Thursday, October 10, 2013

Sev Tamatar/Sev Tameta nu Shaak - Fried Noodles in Spicy Tomato Sauce

You know about my love for all food Gujarati, right? The first time I had Gujarati food was at Sukh Sagar in Bangalore when I was about 10. Sukh Sagar was a multi-storeyed, multi-cuisine restaurant in the crowded Majestic area and back then, was very popular. It had one floor dedicated to Gujarati cuisine, though it would open only for dinner. It was a thali meal kinda set-up, with waiters serving one dish after another and coming back to ask if we wanted seconds or even thirds! I did not even know the names of dishes that were being served back then but I loved them all! I'd always look forward to going back there. The only home-made Gujju dish was my Mom's dhoklas, which were made from scratch (you know, the soaking- grinding kind. I make them the quick way, of course - besan or sooji and a hurray for Eno!). Whenever she made them, it was an event of sorts, at least for me. My job then was to grease the thalis/vessels that they were cooked in and wait impatiently for the dhokla to get cooked. Yeah, I had it pretty easy back then and did not even know it! Anyway, once they were done, unmolded and tadka-fied, after relishing them, my other job was to scrape any stuck dhokla from the vessels, so it'd make for easy clean-up. Of course, I'd eat that too!

Food blogging opened up a whole new word of authentic Gujarati dishes for me, that went beyond dhoklas and khandvis. Thanks to Pooja, TS and Rooma (her blog is shut down, alas!), my kitchen saw a lot of authentic Gujju dishes from various regions.

Sev Tameta nu Shaak is from the Kathiyawad region and is on the spicier side. The first I heard of this dish was definitely from one of their blogs 6-7 years ago. A friend tells me this is popular in Rajasthan as well, though minus the sugar and with thicker sev like ganthiya, as Sev Tamatar ki Sabzi. They are eaten as a side with chappatis, though I love adding some fresh sev and chopped raw onions on top and having it as is.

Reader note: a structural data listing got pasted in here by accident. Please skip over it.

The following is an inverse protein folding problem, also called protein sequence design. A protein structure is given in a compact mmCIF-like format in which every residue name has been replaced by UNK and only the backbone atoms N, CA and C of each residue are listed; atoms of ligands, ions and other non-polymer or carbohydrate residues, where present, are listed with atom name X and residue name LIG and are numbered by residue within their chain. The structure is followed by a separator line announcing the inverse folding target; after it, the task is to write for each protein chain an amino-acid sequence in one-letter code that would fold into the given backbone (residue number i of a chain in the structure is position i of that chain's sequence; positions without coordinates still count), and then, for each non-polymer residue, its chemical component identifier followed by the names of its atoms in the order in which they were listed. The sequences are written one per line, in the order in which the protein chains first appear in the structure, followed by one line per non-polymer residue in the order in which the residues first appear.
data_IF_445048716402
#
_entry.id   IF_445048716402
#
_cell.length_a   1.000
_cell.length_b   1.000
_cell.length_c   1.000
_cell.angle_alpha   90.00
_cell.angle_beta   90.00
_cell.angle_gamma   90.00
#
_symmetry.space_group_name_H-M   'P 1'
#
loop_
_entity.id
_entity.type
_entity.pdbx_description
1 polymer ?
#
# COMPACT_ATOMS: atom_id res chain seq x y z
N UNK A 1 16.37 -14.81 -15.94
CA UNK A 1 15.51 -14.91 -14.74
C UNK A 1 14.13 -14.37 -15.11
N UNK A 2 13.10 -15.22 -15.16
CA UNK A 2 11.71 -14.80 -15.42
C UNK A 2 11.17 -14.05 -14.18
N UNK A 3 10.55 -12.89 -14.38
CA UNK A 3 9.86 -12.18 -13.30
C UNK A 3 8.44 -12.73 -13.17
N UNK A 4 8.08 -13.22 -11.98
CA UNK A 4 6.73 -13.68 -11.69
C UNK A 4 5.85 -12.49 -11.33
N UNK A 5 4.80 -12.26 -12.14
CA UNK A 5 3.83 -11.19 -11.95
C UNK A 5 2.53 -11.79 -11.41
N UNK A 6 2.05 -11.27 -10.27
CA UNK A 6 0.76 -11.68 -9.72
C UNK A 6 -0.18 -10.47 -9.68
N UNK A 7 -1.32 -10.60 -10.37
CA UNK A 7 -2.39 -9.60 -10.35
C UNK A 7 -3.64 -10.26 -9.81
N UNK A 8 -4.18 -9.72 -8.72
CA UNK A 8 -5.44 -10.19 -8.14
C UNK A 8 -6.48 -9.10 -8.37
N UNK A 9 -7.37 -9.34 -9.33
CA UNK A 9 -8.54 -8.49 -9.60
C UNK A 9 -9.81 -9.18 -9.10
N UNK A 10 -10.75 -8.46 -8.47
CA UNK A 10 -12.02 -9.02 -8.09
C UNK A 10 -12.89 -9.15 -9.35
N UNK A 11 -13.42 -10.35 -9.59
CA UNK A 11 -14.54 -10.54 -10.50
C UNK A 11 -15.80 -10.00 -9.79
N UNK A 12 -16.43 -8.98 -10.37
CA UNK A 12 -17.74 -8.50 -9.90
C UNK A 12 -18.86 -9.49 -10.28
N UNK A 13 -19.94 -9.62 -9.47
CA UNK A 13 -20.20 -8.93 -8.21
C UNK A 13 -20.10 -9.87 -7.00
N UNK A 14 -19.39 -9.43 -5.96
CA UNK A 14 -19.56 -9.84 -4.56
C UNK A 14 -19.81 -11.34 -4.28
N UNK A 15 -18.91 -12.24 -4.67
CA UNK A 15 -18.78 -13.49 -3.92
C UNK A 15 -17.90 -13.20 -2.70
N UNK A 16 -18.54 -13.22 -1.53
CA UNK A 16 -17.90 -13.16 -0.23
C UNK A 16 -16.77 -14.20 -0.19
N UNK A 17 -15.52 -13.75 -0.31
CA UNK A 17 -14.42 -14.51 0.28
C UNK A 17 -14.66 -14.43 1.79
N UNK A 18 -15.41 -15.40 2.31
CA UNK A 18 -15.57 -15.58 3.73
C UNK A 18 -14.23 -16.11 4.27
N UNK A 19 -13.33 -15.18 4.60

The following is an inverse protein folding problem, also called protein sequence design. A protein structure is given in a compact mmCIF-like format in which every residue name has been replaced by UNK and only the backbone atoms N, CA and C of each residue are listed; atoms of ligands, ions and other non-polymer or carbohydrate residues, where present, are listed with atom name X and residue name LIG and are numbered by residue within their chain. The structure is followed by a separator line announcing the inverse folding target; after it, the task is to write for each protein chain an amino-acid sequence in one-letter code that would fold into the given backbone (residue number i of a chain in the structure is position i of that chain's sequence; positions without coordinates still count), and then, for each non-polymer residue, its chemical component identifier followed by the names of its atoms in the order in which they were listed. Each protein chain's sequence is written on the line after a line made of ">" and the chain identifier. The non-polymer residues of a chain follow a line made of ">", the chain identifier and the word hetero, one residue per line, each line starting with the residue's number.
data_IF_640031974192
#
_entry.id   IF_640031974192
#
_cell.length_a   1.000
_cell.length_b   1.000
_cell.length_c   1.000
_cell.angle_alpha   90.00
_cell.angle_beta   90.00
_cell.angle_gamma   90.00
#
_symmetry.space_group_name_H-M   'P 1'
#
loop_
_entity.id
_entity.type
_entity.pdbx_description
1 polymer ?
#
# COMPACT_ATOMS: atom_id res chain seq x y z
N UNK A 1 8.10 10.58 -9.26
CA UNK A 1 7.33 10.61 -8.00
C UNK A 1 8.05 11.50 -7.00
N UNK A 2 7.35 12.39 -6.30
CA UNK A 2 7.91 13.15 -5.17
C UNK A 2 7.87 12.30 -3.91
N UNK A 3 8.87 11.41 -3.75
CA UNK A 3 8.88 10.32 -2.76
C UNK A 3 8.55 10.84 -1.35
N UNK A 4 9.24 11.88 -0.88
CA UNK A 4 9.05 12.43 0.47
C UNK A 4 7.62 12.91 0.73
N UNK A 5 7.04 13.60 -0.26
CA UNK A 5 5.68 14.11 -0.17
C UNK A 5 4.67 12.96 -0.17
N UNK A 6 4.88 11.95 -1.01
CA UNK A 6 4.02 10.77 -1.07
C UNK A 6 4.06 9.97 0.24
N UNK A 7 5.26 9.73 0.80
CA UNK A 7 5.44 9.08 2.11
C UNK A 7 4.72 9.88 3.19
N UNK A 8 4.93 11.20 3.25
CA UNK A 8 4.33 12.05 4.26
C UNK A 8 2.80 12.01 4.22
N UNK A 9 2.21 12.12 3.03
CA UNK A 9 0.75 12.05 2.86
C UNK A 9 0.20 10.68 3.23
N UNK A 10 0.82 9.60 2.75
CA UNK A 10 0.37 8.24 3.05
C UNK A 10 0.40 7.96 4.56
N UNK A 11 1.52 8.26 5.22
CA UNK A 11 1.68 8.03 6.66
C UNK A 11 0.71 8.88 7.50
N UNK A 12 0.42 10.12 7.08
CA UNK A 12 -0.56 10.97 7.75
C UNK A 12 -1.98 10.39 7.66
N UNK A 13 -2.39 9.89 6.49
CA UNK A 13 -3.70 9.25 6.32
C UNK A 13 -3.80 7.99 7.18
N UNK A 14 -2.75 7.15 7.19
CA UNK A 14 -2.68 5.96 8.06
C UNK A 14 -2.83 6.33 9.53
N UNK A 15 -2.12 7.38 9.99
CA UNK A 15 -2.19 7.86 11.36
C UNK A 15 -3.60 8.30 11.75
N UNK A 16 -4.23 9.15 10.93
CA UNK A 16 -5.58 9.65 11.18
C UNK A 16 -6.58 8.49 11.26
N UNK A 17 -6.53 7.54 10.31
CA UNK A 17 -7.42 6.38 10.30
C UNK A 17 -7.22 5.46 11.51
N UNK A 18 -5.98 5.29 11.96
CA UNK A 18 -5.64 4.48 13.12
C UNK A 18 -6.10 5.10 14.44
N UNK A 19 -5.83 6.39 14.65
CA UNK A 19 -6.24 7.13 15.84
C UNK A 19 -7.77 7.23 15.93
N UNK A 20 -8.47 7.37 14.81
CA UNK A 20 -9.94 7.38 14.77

4 large tomatoes (chopped small)
1 tbsp finely chopped or minced onion
3 pods garlic, crushed and chopped fine
1 tsp coriander powder
1/2 tsp jeera powder
1 tsp red chilli powder (or to taste)
1/2 tsp garam masala powder
1 tsp sugar
1/2 cup medium thick sev (available at Indian grocers)
2 tbsp chopped cilantro
1/2 tsp mustard seeds
1/2 tsp cumin seeds
4-5 methi dana/fenugreek (optional)
1 tbsp cooking oil
salt to taste


Heat the oil in a pan and add mustard seeds. Once they pop, add cumin and fenugreek seeds, if using.
Add minced onion and chopped garlic and saute until translucent.
Add tomatoes and fry for 2-3 minutes.
Add the powders, salt, sugar and 1/2 a cup of water. Cover and cook on low until the tomatoes are completely mushy.
Mix in the sev and let cook for a couple minutes.
Pour to a serving bowl and garnish with cilantro
Serve hot with tawa rotis or chappatis.


Torviewtoronto said...

deliciously done looks wonderful

Veena Theagarajan said...

perfect noodle.. Looks spicy

Priya Suresh said...

Sev tamatar looks seriously very tempting, i can have it just like a snack.

Nagashree said...

I remember Sukh sagar and the multiple floor though I have not eaten at the Majestic area branch. Sev Tamatar looks delicious.

Linda said...

How perfectly simple and delicious this sounds! I loved the description of the 'thali place' -- makes me miss that authentic Indian veg restaurant I discovered just before I moved from Mass. They had regional dinners each week and boy, were they good :)

Vani said...

Thank you Akhila, Veena and Priya!

N - which location was this?

Linda - oh man, regional dinners weekly - sounds so good! We don't have good Indian here - many restaurants doing the same old, same old.